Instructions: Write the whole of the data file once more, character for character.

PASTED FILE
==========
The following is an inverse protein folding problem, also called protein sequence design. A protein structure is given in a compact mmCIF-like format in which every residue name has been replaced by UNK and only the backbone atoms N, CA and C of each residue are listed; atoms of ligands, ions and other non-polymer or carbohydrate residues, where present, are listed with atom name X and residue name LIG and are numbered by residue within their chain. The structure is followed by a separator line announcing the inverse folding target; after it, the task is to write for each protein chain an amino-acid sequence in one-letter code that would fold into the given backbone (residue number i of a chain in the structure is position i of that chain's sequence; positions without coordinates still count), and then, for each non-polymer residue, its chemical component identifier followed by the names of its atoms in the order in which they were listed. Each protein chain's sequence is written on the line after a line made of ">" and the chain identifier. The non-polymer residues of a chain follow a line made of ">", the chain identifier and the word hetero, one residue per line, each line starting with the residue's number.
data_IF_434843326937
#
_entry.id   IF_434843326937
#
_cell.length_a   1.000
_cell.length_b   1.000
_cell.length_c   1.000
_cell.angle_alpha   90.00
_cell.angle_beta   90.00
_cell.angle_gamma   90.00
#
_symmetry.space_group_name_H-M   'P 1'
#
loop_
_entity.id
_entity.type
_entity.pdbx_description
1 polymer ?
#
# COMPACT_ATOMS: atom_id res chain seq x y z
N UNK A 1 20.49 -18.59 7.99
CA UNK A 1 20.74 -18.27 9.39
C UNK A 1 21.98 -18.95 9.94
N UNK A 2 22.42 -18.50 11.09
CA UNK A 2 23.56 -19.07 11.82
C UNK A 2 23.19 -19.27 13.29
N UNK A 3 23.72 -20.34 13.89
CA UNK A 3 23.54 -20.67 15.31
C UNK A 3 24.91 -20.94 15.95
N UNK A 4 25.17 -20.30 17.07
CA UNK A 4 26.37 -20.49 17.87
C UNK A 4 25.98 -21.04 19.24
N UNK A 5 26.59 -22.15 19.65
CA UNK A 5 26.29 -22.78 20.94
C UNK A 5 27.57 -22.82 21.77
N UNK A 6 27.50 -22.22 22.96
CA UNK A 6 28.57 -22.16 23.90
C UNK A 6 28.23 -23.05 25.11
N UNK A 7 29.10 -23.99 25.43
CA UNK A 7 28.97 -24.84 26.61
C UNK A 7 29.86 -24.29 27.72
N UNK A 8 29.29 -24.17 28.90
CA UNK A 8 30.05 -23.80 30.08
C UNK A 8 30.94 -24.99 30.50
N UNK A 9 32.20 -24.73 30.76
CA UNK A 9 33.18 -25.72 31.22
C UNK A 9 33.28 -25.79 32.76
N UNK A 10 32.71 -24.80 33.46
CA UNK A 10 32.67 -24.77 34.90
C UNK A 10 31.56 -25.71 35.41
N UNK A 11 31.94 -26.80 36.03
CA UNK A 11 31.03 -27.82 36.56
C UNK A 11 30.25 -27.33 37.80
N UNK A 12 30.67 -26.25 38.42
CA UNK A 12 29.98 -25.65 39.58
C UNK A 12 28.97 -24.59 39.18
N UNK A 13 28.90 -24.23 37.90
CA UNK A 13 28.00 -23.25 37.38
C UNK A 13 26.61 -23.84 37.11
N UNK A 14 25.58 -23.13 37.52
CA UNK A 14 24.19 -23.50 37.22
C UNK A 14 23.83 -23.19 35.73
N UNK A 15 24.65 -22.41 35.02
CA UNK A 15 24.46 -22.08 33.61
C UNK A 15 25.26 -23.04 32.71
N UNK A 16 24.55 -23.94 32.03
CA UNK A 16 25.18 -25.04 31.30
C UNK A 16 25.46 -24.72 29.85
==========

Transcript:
The following is an inverse protein folding problem, also called protein sequence design. A protein structure is given in a compact mmCIF-like format in which every residue name has been replaced by UNK and only the backbone atoms N, CA and C of each residue are listed; atoms of ligands, ions and other non-polymer or carbohydrate residues, where present, are listed with atom name X and residue name LIG and are numbered by residue within their chain. The structure is followed by a separator line announcing the inverse folding target; after it, the task is to write for each protein chain an amino-acid sequence in one-letter code that would fold into the given backbone (residue number i of a chain in the structure is position i of that chain's sequence; positions without coordinates still count), and then, for each non-polymer residue, its chemical component identifier followed by the names of its atoms in the order in which they were listed. Each protein chain's sequence is written on the line after a line made of ">" and the chain identifier. The non-polymer residues of a chain follow a line made of ">", the chain identifier and the word hetero, one residue per line, each line starting with the residue's number.
data_IF_434843326937
#
_entry.id   IF_434843326937
#
_cell.length_a   1.000
_cell.length_b   1.000
_cell.length_c   1.000
_cell.angle_alpha   90.00
_cell.angle_beta   90.00
_cell.angle_gamma   90.00
#
_symmetry.space_group_name_H-M   'P 1'
#
loop_
_entity.id
_entity.type
_entity.pdbx_description
1 polymer ?
#
# COMPACT_ATOMS: atom_id res chain seq x y z
N UNK A 1 20.49 -18.59 7.99
CA UNK A 1 20.74 -18.27 9.39
C UNK A 1 21.98 -18.95 9.94
N UNK A 2 22.42 -18.50 11.09
CA UNK A 2 23.56 -19.07 11.82
C UNK A 2 23.19 -19.27 13.29
N UNK A 3 23.72 -20.34 13.89
CA UNK A 3 23.54 -20.67 15.31
C UNK A 3 24.91 -20.94 15.95
N UNK A 4 25.17 -20.30 17.07
CA UNK A 4 26.37 -20.49 17.87
C UNK A 4 25.98 -21.04 19.24
N UNK A 5 26.59 -22.15 19.65
CA UNK A 5 26.29 -22.78 20.94
C UNK A 5 27.57 -22.82 21.77
N UNK A 6 27.50 -22.22 22.96
CA UNK A 6 28.57 -22.16 23.90
C UNK A 6 28.23 -23.05 25.11
N UNK A 7 29.10 -23.99 25.43
CA UNK A 7 28.97 -24.84 26.61
C UNK A 7 29.86 -24.29 27.72
N UNK A 8 29.29 -24.17 28.90
CA UNK A 8 30.05 -23.80 30.08
C UNK A 8 30.94 -24.99 30.50
N UNK A 9 32.20 -24.73 30.76
CA UNK A 9 33.18 -25.72 31.22
C UNK A 9 33.28 -25.79 32.76
N UNK A 10 32.71 -24.80 33.46
CA UNK A 10 32.67 -24.77 34.90
C UNK A 10 31.56 -25.71 35.41
N UNK A 11 31.94 -26.80 36.03
CA UNK A 11 31.03 -27.82 36.56
C UNK A 11 30.25 -27.33 37.80
N UNK A 12 30.67 -26.25 38.42
CA UNK A 12 29.98 -25.65 39.58
C UNK A 12 28.97 -24.59 39.18
N UNK A 13 28.90 -24.23 37.90
CA UNK A 13 28.00 -23.25 37.38
C UNK A 13 26.61 -23.84 37.11
N UNK A 14 25.58 -23.13 37.52
CA UNK A 14 24.19 -23.50 37.22
C UNK A 14 23.83 -23.19 35.73
N UNK A 15 24.65 -22.41 35.02
CA UNK A 15 24.46 -22.08 33.61
C UNK A 15 25.26 -23.04 32.71
N UNK A 16 24.55 -23.94 32.03
CA UNK A 16 25.18 -25.04 31.30
C UNK A 16 25.46 -24.72 29.85